Legal challenge to ‘strangulation’ of McCracken event
Legal challenge to ‘strangulation’ of McCracken event


Organisers of a republican commemoration in north Belfast are to seek a High Court challenge over a Parades Commission decision to force it to pass through a maze of back streets and into a dead end.

The event is held every year in honour of Henry Joy McCracken, a local Presbyterian who fought for Ireland as commander of the Republican armies of Ulster, and is buried in Clifton Street cemetery.

Last year there were three days of heavily orchestrated loyalist riots after the same event passed Clifton Street Orange Hall. Loyalist groups, involving 600 members, have again applied to ‘protest’ at this year’s event.

Members of the Henry Joy McCracken band have said the commission has sought to “strangle” their event even though they are willing to speak to representatives of the loyalist community who may have concerns about the parade.

Last week the commission placed restrictions on the parade, due to take place on Sunday, August 25th, from passing through a number of streets en route to the nearby graveyard which is the resting place of the United Irishman.

It falls on the same day as an anti-Catholic Royal Black Institution march in the area, which faces no restrictions other than on the choice of music played. An even larger sectarian march by the Royal Black organisation takes place at the same interface on Saturday, August 31st.

March organiser Sammy Cusick said restrictions placed by the commission were “without reasonable explanation” as there were no official objections lodged with the parades body.

“The determination stated only organisers and Sinn Fein met with the commission. There was no representation from loyalists or from unionist politicians”, Mr Cusick said.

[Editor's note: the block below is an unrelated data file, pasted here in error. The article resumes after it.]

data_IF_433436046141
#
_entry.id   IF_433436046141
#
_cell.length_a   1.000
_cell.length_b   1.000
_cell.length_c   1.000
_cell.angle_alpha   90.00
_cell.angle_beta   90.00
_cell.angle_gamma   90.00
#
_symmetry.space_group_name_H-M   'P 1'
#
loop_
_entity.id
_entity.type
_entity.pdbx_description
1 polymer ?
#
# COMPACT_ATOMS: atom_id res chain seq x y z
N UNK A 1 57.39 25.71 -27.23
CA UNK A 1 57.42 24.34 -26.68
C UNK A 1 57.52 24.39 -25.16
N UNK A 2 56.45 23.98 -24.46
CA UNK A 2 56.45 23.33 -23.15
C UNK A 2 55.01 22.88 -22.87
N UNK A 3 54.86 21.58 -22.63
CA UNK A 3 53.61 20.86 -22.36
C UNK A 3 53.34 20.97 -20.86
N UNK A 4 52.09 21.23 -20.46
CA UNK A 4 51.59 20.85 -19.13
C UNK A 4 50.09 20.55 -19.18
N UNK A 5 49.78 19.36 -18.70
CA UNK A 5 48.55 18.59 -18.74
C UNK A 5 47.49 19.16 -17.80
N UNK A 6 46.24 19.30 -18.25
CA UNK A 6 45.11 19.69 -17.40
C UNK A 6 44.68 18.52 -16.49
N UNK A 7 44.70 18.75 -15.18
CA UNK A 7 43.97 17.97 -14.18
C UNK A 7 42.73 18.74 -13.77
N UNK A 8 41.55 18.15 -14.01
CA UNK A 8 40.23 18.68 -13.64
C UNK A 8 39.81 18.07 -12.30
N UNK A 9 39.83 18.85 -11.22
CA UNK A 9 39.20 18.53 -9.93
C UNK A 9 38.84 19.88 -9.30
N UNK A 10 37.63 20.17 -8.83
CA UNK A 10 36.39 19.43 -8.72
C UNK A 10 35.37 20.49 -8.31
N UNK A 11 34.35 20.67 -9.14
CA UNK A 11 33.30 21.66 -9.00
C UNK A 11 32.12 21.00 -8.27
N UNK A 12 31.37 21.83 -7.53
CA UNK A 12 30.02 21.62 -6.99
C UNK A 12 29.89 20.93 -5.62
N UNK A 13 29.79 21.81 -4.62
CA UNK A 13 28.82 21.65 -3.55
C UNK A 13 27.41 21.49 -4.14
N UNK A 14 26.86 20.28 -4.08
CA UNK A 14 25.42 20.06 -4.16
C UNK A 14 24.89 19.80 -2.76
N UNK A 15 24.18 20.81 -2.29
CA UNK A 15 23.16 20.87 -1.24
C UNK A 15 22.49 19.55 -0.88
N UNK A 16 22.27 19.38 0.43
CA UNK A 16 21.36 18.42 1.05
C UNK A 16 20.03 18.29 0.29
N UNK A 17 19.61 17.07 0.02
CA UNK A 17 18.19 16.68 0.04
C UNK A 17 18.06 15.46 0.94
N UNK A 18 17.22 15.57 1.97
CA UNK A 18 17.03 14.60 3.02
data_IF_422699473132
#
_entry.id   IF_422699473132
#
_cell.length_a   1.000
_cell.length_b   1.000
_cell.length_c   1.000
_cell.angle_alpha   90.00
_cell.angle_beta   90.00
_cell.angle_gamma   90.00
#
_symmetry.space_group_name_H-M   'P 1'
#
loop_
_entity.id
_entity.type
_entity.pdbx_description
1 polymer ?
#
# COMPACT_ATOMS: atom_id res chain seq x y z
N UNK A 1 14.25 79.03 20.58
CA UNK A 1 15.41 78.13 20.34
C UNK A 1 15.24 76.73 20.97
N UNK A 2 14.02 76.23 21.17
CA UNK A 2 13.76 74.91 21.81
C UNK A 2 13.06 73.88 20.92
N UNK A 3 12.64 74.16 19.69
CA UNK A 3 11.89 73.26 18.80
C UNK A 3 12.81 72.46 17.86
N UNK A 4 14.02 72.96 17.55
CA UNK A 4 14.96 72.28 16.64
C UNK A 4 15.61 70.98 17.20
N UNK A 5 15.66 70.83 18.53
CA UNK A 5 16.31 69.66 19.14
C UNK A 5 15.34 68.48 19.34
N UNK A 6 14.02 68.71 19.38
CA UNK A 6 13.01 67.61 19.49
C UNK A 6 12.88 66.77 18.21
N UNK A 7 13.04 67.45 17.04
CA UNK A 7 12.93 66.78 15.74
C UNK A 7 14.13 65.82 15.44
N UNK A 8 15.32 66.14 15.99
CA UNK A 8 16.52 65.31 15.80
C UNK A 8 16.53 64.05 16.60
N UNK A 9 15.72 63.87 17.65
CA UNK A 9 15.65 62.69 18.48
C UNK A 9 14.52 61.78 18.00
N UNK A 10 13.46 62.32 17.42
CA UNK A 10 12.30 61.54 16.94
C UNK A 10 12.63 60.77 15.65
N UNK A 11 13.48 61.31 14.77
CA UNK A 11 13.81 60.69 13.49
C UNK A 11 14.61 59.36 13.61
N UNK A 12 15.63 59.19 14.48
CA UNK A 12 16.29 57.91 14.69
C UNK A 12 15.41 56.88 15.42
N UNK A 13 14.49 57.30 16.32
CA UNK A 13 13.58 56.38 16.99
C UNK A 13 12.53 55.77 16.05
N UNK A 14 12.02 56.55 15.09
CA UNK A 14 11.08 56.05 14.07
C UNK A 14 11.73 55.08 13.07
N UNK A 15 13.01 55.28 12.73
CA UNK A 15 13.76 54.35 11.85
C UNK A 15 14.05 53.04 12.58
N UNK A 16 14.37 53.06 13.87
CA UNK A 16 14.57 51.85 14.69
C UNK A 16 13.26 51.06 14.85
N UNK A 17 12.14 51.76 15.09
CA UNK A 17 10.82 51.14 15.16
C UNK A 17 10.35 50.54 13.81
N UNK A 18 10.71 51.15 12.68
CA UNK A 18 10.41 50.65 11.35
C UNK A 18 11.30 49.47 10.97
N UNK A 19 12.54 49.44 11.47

“The term rerouting is in this case a misnomer. The parades commission route in fact sends the march up a series of back streets, across waste ground and into a dead end,” he added.

“It is ridiculous to suggest we take around 500 people and seven bands and negotiate them around back streets, across a patch of waste ground and around bollards.

“To successfully complete part of the suggested route we would have to knock doors and ask residents to move their cars as it is little more than a parking bay at the bottom of a dead end street.

“The central theme of this event is remembering Henry Joy, a Belfast Presbyterian, and has always been anti-sectarian and a celebration of secular radicalism. In no way can our march be portrayed as ‘the other side of the coin’ to openly sectarian marches that are permitted to pass along Clifton Street each year.”

Mr Cusick said the ruling suggested that loyalists rioters were being rewarded by the determination.

“We have lodged a judicial review of the decision and will decide upon a definite plan of action over the coming days,” he said.

“We do, however, remain open to dialogue with any interested parties.”

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